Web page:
Fine friends and readers!
The play of this post-Thanksgiving day is a little schoolie treat. I offer to you the chance to hear itinerant me talking urban sprawl and network technologies in an interview I did with the editor of the Journal of Urban Cultural Studies. My article on Buenos Aires Libre will be published in the journal’s upcoming issue. Check out the podcast of our conversation about my work here.
And that, comrades, is all.
My sincerest apologies, dear readers, for my long absence. The perils and pressures of the academic job market and its accompanying existential dread have kept me away from you. The other thing that has kept me away from you is the subject of this post. I have, to the shock and dismay of many of my friends and loved ones across the country, become a Browns fan.
Before moving to Cleveland I knew nearly nothing about professional football, nor had I ever, excluding my attendance at the occasional super-bowl party (driven in large part by my intense desire to consume chicken wings and queso dip), bothered to watch the sport on television.
But Cleveland is a football city. It is populated by long-suffering, devoted, blindly faithful lovers of the Browns. And such fervor, despite abysmal evidence of the team’s inability to succeed, does much to woo the uninitiated. The sheer commitment Clevelanders are willing to offer the Browns is astounding. So astounding, in fact, that in less than a year its pull was strong enough to put me on a bar stool in front of a screen, screaming and weeping and drinking, to watch the opening game against the Browns’ long-time nemesis, the Pittsburgh Steelers.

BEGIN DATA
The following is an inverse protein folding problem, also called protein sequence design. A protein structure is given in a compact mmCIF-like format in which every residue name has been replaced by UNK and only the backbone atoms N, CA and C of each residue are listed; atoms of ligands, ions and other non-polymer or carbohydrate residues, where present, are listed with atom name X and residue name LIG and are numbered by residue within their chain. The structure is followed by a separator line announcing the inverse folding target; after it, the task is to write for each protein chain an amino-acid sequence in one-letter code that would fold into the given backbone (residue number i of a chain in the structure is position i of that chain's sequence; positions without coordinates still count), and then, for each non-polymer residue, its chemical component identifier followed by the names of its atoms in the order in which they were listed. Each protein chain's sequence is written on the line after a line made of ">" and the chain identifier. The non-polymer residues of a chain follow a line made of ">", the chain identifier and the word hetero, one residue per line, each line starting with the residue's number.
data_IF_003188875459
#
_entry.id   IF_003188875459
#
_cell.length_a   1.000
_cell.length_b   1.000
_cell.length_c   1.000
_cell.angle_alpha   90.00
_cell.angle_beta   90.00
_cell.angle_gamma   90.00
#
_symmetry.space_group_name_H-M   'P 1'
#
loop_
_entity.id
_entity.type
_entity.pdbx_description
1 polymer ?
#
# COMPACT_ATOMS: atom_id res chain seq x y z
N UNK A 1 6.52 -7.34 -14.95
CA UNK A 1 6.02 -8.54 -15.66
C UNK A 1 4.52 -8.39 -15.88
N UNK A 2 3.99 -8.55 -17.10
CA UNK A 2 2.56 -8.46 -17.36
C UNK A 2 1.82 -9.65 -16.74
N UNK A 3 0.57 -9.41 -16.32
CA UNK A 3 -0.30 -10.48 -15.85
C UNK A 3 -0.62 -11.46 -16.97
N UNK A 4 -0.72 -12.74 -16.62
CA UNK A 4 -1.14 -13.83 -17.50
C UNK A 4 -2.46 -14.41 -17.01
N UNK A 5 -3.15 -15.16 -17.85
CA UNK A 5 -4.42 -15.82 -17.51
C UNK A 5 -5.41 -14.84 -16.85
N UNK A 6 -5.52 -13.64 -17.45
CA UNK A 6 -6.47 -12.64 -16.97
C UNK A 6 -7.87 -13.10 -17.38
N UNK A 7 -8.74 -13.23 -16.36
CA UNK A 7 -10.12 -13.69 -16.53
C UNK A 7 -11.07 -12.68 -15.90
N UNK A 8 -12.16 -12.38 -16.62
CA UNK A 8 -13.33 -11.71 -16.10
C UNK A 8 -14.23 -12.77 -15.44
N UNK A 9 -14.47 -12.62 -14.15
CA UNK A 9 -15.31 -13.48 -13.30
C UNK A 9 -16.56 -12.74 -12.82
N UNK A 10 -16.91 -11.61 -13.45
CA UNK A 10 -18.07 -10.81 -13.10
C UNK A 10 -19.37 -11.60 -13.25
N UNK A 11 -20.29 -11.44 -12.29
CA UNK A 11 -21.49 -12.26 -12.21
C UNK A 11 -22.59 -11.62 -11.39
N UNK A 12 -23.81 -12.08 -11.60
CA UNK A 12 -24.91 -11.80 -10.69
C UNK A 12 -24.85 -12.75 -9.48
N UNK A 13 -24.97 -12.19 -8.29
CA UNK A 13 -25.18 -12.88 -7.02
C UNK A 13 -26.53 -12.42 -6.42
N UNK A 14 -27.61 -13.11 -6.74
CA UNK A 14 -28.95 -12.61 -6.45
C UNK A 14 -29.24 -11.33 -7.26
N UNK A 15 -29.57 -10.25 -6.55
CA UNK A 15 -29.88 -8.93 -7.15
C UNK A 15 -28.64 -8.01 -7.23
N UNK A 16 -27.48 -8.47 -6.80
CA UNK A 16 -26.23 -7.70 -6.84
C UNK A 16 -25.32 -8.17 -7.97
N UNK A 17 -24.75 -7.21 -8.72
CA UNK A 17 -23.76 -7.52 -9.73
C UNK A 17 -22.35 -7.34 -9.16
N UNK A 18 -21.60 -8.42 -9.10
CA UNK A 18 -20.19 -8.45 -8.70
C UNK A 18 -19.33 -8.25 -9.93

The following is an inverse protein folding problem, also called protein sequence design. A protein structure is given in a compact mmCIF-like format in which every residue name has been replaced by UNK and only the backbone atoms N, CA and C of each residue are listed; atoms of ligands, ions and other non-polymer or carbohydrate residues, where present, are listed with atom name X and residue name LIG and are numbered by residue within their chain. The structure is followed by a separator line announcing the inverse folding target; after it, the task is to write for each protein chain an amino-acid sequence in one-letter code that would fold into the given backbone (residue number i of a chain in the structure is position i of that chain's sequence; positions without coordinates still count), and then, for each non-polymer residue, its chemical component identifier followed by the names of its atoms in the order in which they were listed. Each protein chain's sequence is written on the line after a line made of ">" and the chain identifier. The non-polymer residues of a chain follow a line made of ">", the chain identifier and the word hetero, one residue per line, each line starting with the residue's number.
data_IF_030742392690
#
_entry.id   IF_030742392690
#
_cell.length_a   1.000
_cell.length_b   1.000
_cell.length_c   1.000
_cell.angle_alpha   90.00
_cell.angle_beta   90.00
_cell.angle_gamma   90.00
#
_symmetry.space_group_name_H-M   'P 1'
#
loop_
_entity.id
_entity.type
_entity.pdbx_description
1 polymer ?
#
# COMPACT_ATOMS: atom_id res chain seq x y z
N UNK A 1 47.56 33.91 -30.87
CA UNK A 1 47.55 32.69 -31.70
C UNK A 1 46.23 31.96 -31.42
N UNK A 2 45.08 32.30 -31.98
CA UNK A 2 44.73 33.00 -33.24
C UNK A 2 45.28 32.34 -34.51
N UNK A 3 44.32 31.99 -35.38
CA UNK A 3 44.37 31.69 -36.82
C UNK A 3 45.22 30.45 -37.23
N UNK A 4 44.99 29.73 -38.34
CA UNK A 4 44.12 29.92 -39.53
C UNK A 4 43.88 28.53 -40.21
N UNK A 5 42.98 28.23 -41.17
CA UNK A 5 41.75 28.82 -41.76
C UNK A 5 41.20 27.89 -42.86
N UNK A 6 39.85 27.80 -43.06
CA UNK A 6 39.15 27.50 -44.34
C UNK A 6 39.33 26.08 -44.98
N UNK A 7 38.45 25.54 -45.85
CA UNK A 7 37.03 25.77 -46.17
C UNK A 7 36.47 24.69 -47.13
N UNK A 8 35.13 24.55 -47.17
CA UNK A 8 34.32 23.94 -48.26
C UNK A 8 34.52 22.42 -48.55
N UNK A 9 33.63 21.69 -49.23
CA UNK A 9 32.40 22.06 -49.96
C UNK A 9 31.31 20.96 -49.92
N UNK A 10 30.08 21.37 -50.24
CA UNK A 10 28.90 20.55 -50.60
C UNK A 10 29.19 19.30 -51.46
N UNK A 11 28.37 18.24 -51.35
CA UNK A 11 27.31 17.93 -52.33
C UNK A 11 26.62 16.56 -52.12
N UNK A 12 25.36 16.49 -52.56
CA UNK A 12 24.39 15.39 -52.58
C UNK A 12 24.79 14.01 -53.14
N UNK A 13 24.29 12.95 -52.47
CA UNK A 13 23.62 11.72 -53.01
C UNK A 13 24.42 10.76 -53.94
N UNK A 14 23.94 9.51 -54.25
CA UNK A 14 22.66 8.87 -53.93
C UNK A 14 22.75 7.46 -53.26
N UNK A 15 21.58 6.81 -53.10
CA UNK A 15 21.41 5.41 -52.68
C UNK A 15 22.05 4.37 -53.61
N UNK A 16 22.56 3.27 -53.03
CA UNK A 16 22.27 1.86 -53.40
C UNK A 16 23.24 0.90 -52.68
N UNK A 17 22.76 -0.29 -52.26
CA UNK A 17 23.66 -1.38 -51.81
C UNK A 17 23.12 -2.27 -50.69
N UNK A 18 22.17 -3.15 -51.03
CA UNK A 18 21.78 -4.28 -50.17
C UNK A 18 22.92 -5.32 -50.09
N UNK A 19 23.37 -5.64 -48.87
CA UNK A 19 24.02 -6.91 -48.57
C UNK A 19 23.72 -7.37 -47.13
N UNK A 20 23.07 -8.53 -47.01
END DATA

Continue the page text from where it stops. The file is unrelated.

It did not, initially, go well. As I sipped my second beer, I watched the Browns crawl into half-time down a painful 24 points. This was a familiar sort of awful for fans. Since the 1999 season, the Browns had lost 27 games to the Steelers. Cleveland’s most beloved team has also logged a painful ten years since they managed to win an opening game.
But in the second half, we (you see how bad it’s gotten… ‘we’?) pulled it together to close the Steeler’s lead. Quarterback Brian Hoyer (an Ohio boy making good) won 230 yards—this includes a glorious 9-yard touchdown to Travis Benjamin. It was beautiful.
Yes, Browns’ punter Spencer Lanning was literally kicked in the face by the Steeler’s Antonio Brown. And yes, when all was said and done, we lost: 27-30.
But for a minute, it felt like we might win. And I’ve never seen anything like the manic, if still somewhat cautious, joy that filled that bar. Never. I swooned in that second half. I was moved. I screamed. I became a Browns fan.
I think the charm of sports (though I myself have never played or followed until finding myself at that West side bar, in this odd Rust Belt metropolis) is in the way they help us tell stories about ourselves. And the story of the Browns is compelling because it seems so well-matched to the story of the city the team inhabits.
Cleveland has deeply felt the the blows of the post-industrial economy. The city was among the hardest hit by the fallout of the 2008 financial crisis. It was, long before that, devastated by the fall of industry. It, in short, has had a very hard time figuring out what it might take to win in a world that is quick to turn from the gifts it has (and has been asked) to offer.